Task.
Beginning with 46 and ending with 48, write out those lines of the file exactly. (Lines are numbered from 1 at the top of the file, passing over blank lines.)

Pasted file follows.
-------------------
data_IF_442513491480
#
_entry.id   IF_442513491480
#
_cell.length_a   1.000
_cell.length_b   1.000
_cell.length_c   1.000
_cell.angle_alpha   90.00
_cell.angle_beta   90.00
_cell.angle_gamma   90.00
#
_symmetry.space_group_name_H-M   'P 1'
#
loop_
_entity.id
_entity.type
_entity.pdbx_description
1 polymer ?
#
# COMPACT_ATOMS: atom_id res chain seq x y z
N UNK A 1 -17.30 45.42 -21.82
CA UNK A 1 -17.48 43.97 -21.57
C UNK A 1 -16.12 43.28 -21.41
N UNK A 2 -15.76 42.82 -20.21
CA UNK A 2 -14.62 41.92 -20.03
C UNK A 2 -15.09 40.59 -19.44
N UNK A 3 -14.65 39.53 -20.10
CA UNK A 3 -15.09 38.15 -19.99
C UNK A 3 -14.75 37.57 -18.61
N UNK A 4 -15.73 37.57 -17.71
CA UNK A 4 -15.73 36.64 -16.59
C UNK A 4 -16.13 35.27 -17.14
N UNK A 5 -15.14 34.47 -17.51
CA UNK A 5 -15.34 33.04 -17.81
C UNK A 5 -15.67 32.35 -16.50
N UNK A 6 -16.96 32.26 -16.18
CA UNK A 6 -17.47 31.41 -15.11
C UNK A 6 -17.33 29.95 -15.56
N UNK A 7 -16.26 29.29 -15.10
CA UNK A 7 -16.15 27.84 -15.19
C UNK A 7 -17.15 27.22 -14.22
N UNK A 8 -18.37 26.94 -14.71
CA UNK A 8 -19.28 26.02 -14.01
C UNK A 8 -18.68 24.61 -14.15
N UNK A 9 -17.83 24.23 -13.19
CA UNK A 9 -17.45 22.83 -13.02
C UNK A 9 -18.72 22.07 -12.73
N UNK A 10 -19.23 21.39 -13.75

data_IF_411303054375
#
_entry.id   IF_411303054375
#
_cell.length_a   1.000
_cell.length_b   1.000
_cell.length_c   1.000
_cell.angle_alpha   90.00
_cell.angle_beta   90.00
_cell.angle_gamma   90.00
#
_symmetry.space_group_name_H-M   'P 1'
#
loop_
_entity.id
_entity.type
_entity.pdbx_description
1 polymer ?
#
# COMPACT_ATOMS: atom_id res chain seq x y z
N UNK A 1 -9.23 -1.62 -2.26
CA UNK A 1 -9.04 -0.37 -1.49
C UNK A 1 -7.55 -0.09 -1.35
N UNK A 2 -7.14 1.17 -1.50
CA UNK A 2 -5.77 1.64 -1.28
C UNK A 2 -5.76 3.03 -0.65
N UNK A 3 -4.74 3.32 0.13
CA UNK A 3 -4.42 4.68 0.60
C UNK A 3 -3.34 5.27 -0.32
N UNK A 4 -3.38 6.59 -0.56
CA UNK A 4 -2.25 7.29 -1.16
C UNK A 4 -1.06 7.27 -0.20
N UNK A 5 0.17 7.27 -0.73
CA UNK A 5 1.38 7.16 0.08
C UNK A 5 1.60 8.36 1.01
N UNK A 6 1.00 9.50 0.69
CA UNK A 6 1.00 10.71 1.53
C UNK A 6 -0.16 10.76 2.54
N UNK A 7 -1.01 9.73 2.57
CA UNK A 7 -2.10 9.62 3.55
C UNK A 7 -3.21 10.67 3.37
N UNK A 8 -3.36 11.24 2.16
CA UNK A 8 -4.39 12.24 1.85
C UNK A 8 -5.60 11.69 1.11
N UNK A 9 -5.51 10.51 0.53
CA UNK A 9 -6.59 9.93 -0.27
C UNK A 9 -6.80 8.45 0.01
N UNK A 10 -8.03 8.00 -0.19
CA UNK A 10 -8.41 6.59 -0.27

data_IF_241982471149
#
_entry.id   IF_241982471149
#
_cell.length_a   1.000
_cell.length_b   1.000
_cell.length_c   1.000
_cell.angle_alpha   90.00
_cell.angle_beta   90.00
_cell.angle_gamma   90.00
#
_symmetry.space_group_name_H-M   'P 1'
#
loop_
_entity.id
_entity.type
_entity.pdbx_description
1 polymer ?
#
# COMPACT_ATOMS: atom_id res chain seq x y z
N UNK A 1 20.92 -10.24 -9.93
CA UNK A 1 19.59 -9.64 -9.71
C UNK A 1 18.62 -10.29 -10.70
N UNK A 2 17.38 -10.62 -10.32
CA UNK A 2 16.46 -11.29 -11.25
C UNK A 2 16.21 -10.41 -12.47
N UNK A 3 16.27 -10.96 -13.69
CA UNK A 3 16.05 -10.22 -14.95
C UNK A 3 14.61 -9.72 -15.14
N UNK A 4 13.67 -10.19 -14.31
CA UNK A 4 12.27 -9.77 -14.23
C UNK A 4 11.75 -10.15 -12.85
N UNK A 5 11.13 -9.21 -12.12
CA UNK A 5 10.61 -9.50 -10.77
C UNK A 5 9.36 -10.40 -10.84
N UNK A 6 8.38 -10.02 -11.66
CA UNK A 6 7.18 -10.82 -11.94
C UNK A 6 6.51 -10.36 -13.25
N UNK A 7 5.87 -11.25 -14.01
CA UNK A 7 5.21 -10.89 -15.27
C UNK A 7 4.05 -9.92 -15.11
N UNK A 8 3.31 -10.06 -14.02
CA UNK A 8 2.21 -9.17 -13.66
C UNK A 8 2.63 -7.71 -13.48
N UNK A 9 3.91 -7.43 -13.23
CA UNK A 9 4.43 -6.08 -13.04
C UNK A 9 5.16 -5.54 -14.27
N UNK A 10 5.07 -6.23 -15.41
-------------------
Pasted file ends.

CA UNK A 9 -17.45 22.83 -13.02
C UNK A 9 -18.72 22.07 -12.73
N UNK A 10 -19.23 21.39 -13.75